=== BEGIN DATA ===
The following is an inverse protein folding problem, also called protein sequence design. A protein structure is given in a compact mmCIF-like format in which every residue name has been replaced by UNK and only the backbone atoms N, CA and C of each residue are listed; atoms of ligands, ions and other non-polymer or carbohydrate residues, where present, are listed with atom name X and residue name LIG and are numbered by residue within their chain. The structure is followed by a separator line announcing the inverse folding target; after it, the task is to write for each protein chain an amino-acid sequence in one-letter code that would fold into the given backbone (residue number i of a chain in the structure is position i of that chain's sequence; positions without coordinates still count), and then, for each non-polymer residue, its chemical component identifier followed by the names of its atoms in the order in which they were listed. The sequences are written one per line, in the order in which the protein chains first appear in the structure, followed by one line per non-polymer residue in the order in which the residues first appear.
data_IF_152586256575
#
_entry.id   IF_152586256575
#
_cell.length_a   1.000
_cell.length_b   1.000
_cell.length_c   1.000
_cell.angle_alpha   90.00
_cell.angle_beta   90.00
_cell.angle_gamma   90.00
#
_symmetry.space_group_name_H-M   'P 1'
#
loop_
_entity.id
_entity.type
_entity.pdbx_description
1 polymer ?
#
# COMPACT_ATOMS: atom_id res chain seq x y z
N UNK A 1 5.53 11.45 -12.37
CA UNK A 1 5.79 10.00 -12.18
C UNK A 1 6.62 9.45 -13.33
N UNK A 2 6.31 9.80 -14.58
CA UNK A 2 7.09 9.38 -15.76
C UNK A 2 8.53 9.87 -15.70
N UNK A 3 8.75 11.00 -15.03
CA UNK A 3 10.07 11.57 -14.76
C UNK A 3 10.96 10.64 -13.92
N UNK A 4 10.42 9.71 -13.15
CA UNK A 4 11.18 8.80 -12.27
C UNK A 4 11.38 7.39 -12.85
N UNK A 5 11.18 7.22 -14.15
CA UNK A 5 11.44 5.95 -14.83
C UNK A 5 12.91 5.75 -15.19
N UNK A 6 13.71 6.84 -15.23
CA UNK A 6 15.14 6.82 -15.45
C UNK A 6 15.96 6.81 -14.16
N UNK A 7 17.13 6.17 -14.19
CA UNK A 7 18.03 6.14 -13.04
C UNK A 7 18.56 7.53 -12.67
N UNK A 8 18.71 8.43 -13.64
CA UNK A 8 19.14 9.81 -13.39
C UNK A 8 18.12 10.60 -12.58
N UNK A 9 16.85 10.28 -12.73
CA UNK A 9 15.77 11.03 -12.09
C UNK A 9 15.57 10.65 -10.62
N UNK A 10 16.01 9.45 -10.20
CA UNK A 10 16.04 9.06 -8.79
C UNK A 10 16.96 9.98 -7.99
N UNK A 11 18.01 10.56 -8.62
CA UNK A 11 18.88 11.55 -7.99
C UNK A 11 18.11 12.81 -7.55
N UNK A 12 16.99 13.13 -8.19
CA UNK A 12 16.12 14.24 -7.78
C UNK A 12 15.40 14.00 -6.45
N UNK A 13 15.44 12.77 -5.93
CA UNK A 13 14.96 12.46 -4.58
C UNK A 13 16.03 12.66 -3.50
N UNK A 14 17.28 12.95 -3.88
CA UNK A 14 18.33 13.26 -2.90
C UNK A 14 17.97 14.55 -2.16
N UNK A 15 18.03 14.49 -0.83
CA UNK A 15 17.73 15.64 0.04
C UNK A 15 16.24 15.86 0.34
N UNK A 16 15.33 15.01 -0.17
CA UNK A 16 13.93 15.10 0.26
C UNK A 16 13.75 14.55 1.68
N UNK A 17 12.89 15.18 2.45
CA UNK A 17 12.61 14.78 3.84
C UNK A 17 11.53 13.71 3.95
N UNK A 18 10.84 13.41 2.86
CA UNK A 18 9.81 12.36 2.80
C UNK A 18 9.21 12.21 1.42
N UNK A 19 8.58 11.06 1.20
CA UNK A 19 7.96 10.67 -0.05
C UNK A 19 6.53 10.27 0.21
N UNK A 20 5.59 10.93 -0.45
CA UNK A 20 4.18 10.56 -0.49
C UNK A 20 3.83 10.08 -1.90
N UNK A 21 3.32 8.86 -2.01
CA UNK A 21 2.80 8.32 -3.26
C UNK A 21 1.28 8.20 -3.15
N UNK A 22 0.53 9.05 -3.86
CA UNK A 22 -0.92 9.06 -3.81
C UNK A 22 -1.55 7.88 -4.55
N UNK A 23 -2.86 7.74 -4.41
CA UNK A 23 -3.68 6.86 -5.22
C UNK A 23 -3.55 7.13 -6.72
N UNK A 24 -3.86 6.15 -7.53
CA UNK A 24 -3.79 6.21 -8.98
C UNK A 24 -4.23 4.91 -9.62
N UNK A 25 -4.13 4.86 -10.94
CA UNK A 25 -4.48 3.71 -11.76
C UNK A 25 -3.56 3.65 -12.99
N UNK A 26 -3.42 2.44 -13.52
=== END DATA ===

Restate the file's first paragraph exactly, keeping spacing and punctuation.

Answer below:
The following is an inverse protein folding problem, also called protein sequence design. A protein structure is given in a compact mmCIF-like format in which every residue name has been replaced by UNK and only the backbone atoms N, CA and C of each residue are listed; atoms of ligands, ions and other non-polymer or carbohydrate residues, where present, are listed with atom name X and residue name LIG and are numbered by residue within their chain. The structure is followed by a separator line announcing the inverse folding target; after it, the task is to write for each protein chain an amino-acid sequence in one-letter code that would fold into the given backbone (residue number i of a chain in the structure is position i of that chain's sequence; positions without coordinates still count), and then, for each non-polymer residue, its chemical component identifier followed by the names of its atoms in the order in which they were listed. The sequences are written one per line, in the order in which the protein chains first appear in the structure, followed by one line per non-polymer residue in the order in which the residues first appear.